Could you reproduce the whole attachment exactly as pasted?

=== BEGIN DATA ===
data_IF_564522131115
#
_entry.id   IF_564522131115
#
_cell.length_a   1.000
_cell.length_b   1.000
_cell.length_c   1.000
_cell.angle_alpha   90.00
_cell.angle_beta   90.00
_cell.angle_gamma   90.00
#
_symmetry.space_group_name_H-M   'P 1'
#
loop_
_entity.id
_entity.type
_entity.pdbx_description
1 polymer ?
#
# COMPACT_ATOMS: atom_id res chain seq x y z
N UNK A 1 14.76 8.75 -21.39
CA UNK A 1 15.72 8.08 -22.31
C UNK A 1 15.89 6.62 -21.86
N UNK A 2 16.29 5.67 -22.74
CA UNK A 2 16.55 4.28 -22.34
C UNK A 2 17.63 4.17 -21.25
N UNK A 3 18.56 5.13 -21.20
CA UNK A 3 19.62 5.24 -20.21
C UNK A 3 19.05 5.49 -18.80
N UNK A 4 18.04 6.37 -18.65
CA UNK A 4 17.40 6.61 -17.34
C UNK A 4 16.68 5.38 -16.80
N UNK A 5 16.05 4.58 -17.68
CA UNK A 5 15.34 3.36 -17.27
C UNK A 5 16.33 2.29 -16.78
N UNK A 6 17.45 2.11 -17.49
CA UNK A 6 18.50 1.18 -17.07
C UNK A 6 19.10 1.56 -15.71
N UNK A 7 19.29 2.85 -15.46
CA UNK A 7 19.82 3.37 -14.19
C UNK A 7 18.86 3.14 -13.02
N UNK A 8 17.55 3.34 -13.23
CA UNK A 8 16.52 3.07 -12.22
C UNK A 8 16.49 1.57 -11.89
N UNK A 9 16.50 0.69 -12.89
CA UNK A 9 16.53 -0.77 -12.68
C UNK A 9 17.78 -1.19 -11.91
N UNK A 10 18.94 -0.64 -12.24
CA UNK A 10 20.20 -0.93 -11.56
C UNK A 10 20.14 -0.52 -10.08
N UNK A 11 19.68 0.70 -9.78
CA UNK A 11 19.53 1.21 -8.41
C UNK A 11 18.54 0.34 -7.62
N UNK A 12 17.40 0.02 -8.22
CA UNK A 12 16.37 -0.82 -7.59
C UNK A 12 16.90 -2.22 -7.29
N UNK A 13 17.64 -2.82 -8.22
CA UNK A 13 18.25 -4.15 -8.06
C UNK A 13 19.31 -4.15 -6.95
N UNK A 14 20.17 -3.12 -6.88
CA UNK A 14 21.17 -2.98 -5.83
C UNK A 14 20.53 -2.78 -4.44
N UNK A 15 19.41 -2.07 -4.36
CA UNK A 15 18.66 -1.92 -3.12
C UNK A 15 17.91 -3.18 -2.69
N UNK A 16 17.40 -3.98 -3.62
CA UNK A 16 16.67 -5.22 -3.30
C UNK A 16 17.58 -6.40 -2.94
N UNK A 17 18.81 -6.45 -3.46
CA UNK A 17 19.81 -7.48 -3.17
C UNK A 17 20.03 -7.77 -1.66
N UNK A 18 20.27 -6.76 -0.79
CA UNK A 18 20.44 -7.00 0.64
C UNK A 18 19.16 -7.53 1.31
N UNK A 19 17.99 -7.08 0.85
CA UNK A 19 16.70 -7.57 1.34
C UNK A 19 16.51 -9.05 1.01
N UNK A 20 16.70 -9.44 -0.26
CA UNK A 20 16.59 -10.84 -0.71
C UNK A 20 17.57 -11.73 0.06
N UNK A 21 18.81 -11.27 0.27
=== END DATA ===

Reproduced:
data_IF_564522131115
#
_entry.id   IF_564522131115
#
_cell.length_a   1.000
_cell.length_b   1.000
_cell.length_c   1.000
_cell.angle_alpha   90.00
_cell.angle_beta   90.00
_cell.angle_gamma   90.00
#
_symmetry.space_group_name_H-M   'P 1'
#
loop_
_entity.id
_entity.type
_entity.pdbx_description
1 polymer ?
#
# COMPACT_ATOMS: atom_id res chain seq x y z
N UNK A 1 14.76 8.75 -21.39
CA UNK A 1 15.72 8.08 -22.31
C UNK A 1 15.89 6.62 -21.86
N UNK A 2 16.29 5.67 -22.74
CA UNK A 2 16.55 4.28 -22.34
C UNK A 2 17.63 4.17 -21.25
N UNK A 3 18.56 5.13 -21.20
CA UNK A 3 19.62 5.24 -20.21
C UNK A 3 19.05 5.49 -18.80
N UNK A 4 18.04 6.37 -18.65
CA UNK A 4 17.40 6.61 -17.34
C UNK A 4 16.68 5.38 -16.80
N UNK A 5 16.05 4.58 -17.68
CA UNK A 5 15.34 3.36 -17.27
C UNK A 5 16.33 2.29 -16.78
N UNK A 6 17.45 2.11 -17.49
CA UNK A 6 18.50 1.18 -17.07
C UNK A 6 19.10 1.56 -15.71
N UNK A 7 19.29 2.85 -15.46
CA UNK A 7 19.82 3.37 -14.19
C UNK A 7 18.86 3.14 -13.02
N UNK A 8 17.55 3.34 -13.23
CA UNK A 8 16.52 3.07 -12.22
C UNK A 8 16.49 1.57 -11.89
N UNK A 9 16.50 0.69 -12.89
CA UNK A 9 16.53 -0.77 -12.68
C UNK A 9 17.78 -1.19 -11.91
N UNK A 10 18.94 -0.64 -12.24
CA UNK A 10 20.20 -0.93 -11.56
C UNK A 10 20.14 -0.52 -10.08
N UNK A 11 19.68 0.70 -9.78
CA UNK A 11 19.53 1.21 -8.41
C UNK A 11 18.54 0.34 -7.62
N UNK A 12 17.40 0.02 -8.22
CA UNK A 12 16.37 -0.82 -7.59
C UNK A 12 16.90 -2.22 -7.29
N UNK A 13 17.64 -2.82 -8.22
CA UNK A 13 18.25 -4.15 -8.06
C UNK A 13 19.31 -4.15 -6.95
N UNK A 14 20.17 -3.12 -6.88
CA UNK A 14 21.17 -2.98 -5.83
C UNK A 14 20.53 -2.78 -4.44
N UNK A 15 19.41 -2.07 -4.36
CA UNK A 15 18.66 -1.92 -3.12
C UNK A 15 17.91 -3.18 -2.69
N UNK A 16 17.40 -3.98 -3.62
CA UNK A 16 16.67 -5.22 -3.30
C UNK A 16 17.58 -6.40 -2.94
N UNK A 17 18.81 -6.45 -3.46
CA UNK A 17 19.81 -7.48 -3.17
C UNK A 17 20.03 -7.77 -1.66
N UNK A 18 20.27 -6.76 -0.79
CA UNK A 18 20.44 -7.00 0.64
C UNK A 18 19.16 -7.53 1.31
N UNK A 19 17.99 -7.08 0.85
CA UNK A 19 16.70 -7.57 1.34
C UNK A 19 16.51 -9.05 1.01
N UNK A 20 16.70 -9.44 -0.26
CA UNK A 20 16.59 -10.84 -0.71
C UNK A 20 17.57 -11.73 0.06
N UNK A 21 18.81 -11.27 0.27